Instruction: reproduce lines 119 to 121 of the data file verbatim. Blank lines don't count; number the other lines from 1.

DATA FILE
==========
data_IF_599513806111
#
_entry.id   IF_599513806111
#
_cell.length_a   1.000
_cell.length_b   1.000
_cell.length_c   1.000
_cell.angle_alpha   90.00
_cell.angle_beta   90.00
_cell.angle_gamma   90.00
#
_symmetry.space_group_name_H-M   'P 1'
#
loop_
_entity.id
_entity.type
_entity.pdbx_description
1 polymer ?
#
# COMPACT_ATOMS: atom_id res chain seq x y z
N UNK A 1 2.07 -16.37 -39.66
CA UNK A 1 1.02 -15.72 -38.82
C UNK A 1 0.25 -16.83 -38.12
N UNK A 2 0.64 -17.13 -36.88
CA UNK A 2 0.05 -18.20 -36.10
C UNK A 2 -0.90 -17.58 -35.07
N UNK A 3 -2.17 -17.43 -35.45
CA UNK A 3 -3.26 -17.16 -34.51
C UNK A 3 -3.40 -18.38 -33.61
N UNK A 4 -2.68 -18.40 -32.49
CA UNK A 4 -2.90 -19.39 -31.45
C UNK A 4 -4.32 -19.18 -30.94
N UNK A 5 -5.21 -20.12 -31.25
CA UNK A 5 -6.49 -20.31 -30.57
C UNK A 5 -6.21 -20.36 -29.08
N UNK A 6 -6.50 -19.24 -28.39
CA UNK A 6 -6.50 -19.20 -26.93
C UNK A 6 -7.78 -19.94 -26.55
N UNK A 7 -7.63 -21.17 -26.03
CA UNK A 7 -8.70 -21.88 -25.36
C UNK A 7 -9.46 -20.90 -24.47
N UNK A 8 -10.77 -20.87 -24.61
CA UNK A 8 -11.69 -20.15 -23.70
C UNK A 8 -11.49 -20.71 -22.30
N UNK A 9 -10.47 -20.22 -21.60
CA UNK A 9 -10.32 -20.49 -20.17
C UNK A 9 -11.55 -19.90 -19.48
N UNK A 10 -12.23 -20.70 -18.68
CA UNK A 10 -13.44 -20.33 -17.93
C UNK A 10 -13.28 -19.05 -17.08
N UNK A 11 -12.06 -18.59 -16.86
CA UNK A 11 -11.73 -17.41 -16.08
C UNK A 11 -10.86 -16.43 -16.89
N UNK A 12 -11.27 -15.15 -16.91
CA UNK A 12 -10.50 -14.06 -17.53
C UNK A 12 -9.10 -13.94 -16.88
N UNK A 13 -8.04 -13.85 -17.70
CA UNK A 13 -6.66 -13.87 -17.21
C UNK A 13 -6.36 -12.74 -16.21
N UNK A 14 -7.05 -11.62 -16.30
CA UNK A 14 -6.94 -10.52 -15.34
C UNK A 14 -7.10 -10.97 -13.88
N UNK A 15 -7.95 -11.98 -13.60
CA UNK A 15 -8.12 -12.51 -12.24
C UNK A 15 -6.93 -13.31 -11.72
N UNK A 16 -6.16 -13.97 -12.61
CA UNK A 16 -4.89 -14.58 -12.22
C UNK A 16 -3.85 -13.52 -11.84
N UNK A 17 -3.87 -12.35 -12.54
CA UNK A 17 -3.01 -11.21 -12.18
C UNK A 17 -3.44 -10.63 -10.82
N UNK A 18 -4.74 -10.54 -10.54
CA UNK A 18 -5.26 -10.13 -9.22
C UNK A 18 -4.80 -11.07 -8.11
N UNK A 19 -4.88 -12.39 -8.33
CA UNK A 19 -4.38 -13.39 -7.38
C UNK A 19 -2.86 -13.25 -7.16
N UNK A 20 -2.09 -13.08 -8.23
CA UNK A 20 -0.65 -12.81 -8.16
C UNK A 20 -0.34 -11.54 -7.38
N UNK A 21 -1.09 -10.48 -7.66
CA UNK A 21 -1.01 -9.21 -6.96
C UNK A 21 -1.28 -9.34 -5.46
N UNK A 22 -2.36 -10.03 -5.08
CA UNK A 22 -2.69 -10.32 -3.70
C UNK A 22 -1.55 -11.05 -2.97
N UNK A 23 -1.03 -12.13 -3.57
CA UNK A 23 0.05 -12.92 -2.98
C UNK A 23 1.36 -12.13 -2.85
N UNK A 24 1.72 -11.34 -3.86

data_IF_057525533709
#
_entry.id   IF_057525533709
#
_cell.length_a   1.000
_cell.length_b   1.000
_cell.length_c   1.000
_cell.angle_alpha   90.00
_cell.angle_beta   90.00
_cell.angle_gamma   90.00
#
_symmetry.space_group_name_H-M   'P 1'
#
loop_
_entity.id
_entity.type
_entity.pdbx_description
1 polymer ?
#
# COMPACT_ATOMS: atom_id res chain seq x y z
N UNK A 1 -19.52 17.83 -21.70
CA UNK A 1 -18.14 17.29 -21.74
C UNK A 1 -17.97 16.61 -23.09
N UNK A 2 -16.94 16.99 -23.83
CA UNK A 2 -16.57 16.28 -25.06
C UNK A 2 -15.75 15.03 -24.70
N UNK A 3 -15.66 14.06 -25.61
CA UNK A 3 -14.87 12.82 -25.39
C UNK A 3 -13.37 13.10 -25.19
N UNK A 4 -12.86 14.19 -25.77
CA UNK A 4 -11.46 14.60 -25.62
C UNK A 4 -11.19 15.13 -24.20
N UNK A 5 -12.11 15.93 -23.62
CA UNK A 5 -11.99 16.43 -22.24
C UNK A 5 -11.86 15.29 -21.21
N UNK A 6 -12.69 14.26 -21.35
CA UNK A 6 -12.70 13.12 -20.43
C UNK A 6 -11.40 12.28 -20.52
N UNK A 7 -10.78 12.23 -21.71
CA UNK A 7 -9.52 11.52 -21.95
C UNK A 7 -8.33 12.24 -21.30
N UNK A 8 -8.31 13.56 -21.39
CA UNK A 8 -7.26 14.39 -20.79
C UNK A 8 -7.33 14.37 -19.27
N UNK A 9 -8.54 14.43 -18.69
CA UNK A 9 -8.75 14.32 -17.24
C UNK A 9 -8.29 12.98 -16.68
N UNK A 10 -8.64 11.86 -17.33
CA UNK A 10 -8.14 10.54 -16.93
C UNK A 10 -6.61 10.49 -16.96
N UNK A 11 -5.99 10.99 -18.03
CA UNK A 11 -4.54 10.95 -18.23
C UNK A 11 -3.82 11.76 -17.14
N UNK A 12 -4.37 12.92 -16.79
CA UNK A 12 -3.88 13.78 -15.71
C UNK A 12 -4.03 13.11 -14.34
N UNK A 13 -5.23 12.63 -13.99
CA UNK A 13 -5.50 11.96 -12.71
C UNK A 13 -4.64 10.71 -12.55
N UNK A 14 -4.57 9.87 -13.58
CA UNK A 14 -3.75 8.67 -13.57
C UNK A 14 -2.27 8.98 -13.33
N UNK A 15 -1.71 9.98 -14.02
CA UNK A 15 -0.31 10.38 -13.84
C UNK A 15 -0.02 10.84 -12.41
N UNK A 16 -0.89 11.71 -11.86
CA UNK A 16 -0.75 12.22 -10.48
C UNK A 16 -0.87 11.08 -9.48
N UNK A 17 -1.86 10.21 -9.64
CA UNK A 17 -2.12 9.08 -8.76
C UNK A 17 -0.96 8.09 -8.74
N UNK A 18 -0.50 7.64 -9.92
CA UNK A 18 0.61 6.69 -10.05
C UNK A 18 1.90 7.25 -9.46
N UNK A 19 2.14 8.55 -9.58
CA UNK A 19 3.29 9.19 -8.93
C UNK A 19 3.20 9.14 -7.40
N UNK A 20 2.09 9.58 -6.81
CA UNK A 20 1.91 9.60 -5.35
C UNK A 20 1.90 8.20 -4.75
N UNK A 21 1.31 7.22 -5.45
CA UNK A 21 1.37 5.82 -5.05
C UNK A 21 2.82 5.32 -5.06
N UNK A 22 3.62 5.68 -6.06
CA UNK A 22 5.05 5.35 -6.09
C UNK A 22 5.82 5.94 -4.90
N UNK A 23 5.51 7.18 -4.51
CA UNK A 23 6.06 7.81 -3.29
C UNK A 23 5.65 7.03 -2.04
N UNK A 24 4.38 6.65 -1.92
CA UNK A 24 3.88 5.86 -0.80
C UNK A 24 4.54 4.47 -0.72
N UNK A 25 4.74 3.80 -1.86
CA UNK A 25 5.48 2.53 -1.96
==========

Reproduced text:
C UNK A 3 -13.37 13.10 -25.19
N UNK A 4 -12.86 14.19 -25.77
CA UNK A 4 -11.46 14.60 -25.62